To start the session, we asked the panelists how they would rate the state of the industry on a scale of one to 10, with one being a planner’s worst nightmare and 10 being a planner’s paradise. Their answers came in at an average of seven. Sherrer and Calvert gave today’s meetings market a mark of eight, citing its strength and the acknowledged importance of face-to-face business events.
Cheney was less optimistic. She gave the national meetings industry a seven and Alberta’s meetings industry a four. “We’re facing some great struggles in Alberta,” she said, noting that suppliers and planners who worked for corporations and some of the oil and gas associations were “really feeling the pain.” There are fewer events, budgets have been cut and people are losing their jobs because marketing and events are the first places corporations look to cut when the economy falters, she explained. “We faced it in 2008, but I don’t think we learned enough. People didn’t diversify.”
Watson and Cripwell were also less optimistic. Watson, who has to contend with funding from government, gave the industry a score of 7.5. Cripwell gave it a seven, “maybe a six,” saying that she found the financial sector was still recovering from the downturn of 2008/2009, and like Cheney, felt marketing and events teams are particularly vulnerable to economic ups and downs.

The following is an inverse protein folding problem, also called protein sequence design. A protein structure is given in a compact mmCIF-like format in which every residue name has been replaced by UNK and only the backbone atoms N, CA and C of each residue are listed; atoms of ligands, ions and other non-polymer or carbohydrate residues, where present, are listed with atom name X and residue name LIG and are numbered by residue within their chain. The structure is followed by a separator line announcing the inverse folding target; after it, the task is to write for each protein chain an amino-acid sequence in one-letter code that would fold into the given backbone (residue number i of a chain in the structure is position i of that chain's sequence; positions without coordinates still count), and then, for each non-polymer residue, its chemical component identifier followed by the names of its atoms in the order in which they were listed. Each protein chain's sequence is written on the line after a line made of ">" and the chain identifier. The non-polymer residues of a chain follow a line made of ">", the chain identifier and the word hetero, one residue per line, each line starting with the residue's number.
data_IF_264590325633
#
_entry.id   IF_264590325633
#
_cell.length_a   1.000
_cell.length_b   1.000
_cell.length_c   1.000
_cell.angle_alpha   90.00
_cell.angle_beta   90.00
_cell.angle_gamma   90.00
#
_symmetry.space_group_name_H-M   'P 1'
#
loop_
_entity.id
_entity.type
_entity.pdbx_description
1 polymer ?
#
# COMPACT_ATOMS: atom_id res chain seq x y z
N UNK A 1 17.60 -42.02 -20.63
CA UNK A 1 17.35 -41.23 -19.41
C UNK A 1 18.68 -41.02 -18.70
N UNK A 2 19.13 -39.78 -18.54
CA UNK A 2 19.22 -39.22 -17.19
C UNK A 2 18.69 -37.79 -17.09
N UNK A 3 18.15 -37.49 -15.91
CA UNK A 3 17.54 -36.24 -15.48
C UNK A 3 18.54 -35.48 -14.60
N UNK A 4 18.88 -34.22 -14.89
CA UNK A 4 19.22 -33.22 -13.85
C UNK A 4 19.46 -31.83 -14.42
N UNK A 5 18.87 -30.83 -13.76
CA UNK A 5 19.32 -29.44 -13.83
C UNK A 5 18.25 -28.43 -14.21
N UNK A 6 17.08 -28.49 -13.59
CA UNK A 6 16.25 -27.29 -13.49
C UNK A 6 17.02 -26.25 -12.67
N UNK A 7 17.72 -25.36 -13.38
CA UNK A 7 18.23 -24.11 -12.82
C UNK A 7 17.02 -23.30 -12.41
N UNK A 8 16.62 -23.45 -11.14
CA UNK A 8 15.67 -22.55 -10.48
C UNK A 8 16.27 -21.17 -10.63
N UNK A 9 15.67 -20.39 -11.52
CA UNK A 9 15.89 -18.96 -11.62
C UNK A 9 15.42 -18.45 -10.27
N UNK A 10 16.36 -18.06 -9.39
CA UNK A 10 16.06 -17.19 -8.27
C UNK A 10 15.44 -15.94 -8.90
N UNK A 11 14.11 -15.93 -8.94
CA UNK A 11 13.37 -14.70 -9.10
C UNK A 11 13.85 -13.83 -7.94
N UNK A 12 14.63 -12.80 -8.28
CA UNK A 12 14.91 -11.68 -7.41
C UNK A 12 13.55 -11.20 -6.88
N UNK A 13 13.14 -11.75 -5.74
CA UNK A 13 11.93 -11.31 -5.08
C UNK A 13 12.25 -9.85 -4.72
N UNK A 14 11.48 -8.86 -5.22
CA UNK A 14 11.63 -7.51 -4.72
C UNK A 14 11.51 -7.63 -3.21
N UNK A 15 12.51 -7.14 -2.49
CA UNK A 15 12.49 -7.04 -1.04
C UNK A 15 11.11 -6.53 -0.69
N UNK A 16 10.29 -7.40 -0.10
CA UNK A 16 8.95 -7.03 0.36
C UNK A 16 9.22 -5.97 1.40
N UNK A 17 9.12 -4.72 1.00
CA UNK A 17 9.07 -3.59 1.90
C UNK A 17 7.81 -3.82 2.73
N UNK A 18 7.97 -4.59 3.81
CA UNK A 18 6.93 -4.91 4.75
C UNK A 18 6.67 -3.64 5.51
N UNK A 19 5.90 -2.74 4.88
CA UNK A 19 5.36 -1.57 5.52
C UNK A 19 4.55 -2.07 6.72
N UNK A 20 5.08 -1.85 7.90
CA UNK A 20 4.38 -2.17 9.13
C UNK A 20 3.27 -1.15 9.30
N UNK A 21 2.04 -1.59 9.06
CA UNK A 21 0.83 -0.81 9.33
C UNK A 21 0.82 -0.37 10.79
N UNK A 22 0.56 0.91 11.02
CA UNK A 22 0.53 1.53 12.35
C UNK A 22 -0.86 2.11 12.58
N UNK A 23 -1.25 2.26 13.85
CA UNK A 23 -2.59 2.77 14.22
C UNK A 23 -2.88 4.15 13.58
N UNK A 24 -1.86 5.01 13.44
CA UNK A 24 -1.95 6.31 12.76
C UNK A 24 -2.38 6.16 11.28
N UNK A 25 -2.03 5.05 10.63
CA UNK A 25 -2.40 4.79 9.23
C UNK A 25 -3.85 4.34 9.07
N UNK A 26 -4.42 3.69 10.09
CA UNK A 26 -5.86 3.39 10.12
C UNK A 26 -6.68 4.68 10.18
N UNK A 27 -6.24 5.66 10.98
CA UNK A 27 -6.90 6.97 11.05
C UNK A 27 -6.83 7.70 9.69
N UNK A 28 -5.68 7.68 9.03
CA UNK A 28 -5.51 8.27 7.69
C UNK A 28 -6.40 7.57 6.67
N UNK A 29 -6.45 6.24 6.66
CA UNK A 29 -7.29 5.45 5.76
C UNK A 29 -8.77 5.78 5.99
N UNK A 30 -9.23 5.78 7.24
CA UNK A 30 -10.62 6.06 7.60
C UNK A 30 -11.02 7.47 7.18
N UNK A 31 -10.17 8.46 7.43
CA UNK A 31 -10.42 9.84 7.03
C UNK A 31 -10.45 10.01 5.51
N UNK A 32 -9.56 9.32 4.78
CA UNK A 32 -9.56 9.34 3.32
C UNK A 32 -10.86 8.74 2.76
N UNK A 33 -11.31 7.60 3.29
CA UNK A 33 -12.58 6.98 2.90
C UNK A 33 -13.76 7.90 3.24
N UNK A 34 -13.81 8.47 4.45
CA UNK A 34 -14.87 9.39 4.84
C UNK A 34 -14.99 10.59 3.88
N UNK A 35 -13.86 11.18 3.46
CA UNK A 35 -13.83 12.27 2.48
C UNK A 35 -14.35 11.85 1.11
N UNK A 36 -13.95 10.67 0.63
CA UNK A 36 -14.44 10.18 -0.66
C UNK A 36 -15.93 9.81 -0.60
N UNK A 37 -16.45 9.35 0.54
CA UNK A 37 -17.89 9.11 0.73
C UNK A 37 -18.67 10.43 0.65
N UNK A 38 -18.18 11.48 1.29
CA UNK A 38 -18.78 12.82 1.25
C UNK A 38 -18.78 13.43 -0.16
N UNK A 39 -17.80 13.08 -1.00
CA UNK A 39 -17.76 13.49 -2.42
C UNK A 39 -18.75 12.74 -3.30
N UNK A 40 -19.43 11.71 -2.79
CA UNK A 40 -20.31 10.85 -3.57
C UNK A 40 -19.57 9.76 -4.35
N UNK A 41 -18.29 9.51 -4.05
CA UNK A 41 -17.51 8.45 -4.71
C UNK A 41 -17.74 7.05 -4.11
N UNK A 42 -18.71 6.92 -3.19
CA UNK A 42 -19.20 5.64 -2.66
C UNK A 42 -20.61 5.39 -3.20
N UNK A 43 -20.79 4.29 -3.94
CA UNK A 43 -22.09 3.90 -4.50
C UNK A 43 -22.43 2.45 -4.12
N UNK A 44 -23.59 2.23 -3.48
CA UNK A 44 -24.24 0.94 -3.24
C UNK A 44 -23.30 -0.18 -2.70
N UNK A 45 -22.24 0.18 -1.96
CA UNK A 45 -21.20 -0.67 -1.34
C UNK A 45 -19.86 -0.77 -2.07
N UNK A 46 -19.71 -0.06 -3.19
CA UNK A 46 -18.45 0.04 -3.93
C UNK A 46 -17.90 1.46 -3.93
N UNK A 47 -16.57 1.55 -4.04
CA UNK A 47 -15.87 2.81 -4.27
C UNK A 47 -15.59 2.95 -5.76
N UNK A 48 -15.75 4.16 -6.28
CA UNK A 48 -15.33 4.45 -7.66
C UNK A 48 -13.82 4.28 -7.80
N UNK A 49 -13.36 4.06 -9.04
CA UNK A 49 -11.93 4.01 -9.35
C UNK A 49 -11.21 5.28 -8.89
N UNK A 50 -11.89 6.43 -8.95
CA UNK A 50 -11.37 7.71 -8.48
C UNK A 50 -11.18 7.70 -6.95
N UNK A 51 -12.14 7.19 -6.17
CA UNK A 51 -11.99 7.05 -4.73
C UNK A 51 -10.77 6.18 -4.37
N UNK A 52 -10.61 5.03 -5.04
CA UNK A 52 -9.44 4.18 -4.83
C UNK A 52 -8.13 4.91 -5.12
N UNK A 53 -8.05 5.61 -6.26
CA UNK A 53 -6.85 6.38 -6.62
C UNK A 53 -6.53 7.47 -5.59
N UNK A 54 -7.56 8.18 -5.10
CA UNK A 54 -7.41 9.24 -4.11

CHAMPAGNE TASTES, BEER BUDGETS
Despite the anticipated 10.5 per cent rise in overall spend reported in the survey, many planners continue to deal with flat budgets. As a result, keeping costs down is a major challenge, particularly with elevated client and attendee expectations. The key to controlling spend, the panelists agreed, is working with suppliers. “We’re all on the same team when it comes to event design and delivery,” said Sherrer. “We need to collaborate to maintain that event experience, but also be very cognizant of spend because the bottom line affects our delegates, our corporations and our clients. Everybody has to give a little bit.”